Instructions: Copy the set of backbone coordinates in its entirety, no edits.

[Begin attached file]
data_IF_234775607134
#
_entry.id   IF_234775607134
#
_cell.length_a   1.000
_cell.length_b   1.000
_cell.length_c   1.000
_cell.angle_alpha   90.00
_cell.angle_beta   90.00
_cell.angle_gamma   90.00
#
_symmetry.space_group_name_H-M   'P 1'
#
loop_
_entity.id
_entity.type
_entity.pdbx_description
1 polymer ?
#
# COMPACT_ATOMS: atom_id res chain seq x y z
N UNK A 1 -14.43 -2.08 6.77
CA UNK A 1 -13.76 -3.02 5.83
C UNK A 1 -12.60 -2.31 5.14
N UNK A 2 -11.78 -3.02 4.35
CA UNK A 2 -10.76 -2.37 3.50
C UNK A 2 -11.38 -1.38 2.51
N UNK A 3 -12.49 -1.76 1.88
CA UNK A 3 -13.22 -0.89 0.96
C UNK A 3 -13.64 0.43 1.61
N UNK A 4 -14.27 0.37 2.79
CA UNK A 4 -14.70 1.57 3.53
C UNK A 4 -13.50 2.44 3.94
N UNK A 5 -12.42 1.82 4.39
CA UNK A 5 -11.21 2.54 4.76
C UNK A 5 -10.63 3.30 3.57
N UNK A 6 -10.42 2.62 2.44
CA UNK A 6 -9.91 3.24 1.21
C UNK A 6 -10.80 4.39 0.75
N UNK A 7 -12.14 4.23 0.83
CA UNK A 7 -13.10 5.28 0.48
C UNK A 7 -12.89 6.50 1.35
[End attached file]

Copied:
data_IF_234775607134
#
_entry.id   IF_234775607134
#
_cell.length_a   1.000
_cell.length_b   1.000
_cell.length_c   1.000
_cell.angle_alpha   90.00
_cell.angle_beta   90.00
_cell.angle_gamma   90.00
#
_symmetry.space_group_name_H-M   'P 1'
#
loop_
_entity.id
_entity.type
_entity.pdbx_description
1 polymer ?
#
# COMPACT_ATOMS: atom_id res chain seq x y z
N UNK A 1 -14.43 -2.08 6.77
CA UNK A 1 -13.76 -3.02 5.83
C UNK A 1 -12.60 -2.31 5.14
N UNK A 2 -11.78 -3.02 4.35
CA UNK A 2 -10.76 -2.37 3.50
C UNK A 2 -11.38 -1.38 2.51
N UNK A 3 -12.49 -1.76 1.88
CA UNK A 3 -13.22 -0.89 0.96
C UNK A 3 -13.64 0.43 1.61
N UNK A 4 -14.27 0.37 2.79
CA UNK A 4 -14.70 1.57 3.53
C UNK A 4 -13.50 2.44 3.94
N UNK A 5 -12.42 1.82 4.39
CA UNK A 5 -11.21 2.54 4.76
C UNK A 5 -10.63 3.30 3.57
N UNK A 6 -10.42 2.62 2.44
CA UNK A 6 -9.91 3.24 1.21
C UNK A 6 -10.80 4.39 0.75
N UNK A 7 -12.14 4.23 0.83
CA UNK A 7 -13.10 5.28 0.48
C UNK A 7 -12.89 6.50 1.35